In early November, Amazon announced that it will expand its presence in Vancouver from 1,000 jobs to 2,000 jobs by 2020. Although this did not receive nearly the same attention as Amazon’s request for proposals for the 50,000 employee location dubbed “HQ2”, there are some valuable clues to glean (see our earlier detailed assessment on the viability of Amazon’s HQ2 strategy and potential locations for our more complete analysis).
We read three important clues in this announcement.
If centers at much smaller scale are valuable to Amazon, why even pursue the HQ2 strategy?
First, Amazon might realize that a single 50,000 location is likely too big and contemplating whether it can make “clusters” (cities within very short distances from each other) produce similar benefits as a single location, which would be multiple buildings anyway. If Amazon believes this, it might be looking to select multiple cities within a cluster for the HQ2 strategy (think Philadelphia, Baltimore, Washington, DC).
Second, Amazon may have intentionally set a very, very large 50,000 employee target to get maximum attention and creativity, but is planning to structure the eventual single location agreement to only commit to 5,000-10,000 employees. Still very large, but something it has a much easier chance to fulfill and then potentially exceed as it so desires.
In summary, we believe these clues Echo many of our earlier perspectives and underscore that the eventual outcome may be quite different than stated – we remain Primed to hear what Amazon decides in 2018.
While APAC remains the dominant delivery location, global services headcount is growing in other locations as GICs and service providers recognize the value of location-specific talent and seeks to diversify their portfolios
While the APAC region remains dominant, other regions are growing on the back of digitalization, risk diversification, increasing regulation
Asia Pacific dominates global services market share; nearshore Europe and Latin America / Caribbean are growing
Philippines records a 72% increase in global services market share in 5 years
“Putting Canadians First” — the title on the document explaining changes to the nation’s Temporary Foreign Worker Program —makes the Canadian government’s intent clear. Canada is forging ahead with adjustment to its immigration policy. The result will increase costs for global service providers in two important dimensions.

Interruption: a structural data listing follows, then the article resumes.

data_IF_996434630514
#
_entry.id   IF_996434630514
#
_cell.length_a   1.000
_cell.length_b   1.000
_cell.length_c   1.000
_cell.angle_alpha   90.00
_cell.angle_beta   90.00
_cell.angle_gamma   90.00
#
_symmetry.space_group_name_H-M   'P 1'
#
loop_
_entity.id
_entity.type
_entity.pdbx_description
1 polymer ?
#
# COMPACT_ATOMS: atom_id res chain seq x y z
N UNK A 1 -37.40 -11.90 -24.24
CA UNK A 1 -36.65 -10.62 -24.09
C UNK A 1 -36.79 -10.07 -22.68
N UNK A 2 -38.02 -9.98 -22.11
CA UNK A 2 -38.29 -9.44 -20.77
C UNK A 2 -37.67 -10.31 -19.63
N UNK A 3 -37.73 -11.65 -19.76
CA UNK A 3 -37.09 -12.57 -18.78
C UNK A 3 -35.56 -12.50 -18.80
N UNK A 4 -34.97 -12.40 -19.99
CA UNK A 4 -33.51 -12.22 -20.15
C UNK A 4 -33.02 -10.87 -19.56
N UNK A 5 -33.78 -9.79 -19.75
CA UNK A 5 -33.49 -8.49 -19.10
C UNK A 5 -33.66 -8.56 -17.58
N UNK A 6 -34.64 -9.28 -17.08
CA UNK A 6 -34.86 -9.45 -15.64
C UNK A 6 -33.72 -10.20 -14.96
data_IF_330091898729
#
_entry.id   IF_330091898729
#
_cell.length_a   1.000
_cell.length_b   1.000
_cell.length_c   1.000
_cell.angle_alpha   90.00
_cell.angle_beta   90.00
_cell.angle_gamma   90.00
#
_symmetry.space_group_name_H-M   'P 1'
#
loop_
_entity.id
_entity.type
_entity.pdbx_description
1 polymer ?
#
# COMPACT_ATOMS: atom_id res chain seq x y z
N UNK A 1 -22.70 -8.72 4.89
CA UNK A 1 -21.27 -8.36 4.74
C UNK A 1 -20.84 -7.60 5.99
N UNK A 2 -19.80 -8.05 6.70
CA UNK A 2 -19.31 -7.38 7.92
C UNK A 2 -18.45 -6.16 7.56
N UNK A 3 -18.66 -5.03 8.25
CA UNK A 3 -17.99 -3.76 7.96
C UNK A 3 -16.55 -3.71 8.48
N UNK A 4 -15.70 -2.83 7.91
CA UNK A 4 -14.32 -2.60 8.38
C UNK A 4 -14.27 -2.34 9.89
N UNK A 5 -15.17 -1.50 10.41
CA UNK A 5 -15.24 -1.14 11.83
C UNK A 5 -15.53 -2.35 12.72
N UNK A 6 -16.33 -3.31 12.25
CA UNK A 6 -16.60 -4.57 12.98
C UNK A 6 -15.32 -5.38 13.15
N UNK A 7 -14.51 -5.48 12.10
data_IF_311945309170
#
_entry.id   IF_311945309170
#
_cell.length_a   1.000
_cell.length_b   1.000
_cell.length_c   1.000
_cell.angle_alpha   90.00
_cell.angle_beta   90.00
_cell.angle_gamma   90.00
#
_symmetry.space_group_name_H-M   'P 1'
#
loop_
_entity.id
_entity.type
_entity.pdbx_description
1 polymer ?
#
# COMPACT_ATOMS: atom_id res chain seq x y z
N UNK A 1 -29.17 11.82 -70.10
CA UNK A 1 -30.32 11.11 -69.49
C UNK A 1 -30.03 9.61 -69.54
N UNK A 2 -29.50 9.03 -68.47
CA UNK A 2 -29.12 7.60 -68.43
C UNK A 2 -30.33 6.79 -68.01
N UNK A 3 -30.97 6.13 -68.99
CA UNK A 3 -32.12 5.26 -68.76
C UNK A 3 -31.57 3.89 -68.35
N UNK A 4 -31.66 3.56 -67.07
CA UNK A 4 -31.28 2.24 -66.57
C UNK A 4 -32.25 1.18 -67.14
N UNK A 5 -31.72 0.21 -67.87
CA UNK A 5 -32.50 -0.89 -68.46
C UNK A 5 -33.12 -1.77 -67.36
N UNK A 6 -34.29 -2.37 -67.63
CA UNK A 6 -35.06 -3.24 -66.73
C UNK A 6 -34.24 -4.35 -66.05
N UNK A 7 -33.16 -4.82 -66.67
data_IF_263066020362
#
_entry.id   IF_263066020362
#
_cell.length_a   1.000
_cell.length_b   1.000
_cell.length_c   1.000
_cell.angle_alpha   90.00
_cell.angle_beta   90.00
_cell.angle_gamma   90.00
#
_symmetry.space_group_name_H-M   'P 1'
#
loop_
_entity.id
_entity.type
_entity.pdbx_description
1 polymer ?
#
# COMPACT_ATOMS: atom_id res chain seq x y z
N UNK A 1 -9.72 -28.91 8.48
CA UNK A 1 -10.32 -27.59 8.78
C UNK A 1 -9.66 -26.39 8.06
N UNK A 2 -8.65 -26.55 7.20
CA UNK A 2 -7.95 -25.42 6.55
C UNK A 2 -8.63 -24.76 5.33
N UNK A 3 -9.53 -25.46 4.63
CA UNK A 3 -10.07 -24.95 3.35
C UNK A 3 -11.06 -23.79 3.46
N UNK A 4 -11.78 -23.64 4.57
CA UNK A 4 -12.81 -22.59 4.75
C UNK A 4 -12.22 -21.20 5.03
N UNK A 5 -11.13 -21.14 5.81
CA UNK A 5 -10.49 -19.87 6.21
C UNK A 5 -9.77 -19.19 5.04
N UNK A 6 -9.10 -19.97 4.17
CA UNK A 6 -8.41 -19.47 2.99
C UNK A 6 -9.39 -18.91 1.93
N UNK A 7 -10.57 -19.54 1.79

At this point, it’s now very unlikely that meaningful immigration reform will happen for the next two years in the United States. But Canada is moving forward, and components of its reform will make it much more difficult for service providers to utilize temporary foreign workers.
Canada’s immigration reform will increase the cost of transitioning new work to the global services model, particularly for India-based firms.
Knowledge transfer. First, reform will raise the cost of knowledge transfer and effectively change the traditional knowledge transfer structure used by the Indian firms. Current practice is to send to Canada teams who will be doing the work to consult and learn from the existing teams and then return them back to India or other locations replete with sufficient knowledge to continue doing the work.
Consequently, they will have to rely on in-country resources, which will make the knowledge transfer slower and more complicated.
Landed model. Reform components will also increase the cost of the Indian heritage firms’ landed model — their employee base that resides in Canada. By making it harder to send Indian nationals to live in Canada, it will raise their cost of getting the visas, which will make it more likely that they will need to hire Canadian nationals to do the work.
Everest Group’s analysis is that it could increase their costs by up to 20 percent for their Canadian landed model.
Neither of these two factors will stop the process of sending temporary foreign workers into Canada. However, it will slow down the process and also be more expensive for service providers than their current structure.
The “Putting Canadians First” reform of the Temporary Foreign Workers Program will not stop the Indian service providers from competing effectively in the Canadian marketplace. But it will complicate their business and modestly raise their costs to compete in Canada.
We do not believe that these changes will materially affect the multinational service providers such as CGI, HP or IBM. They already have substantial presence in Canada and have large existing workforces there. In fact, the net result is that the Canadian-based multinationals’ competitive posture will be slightly improved due to these immigration changes.
Photo credit: Ian Alexander Martin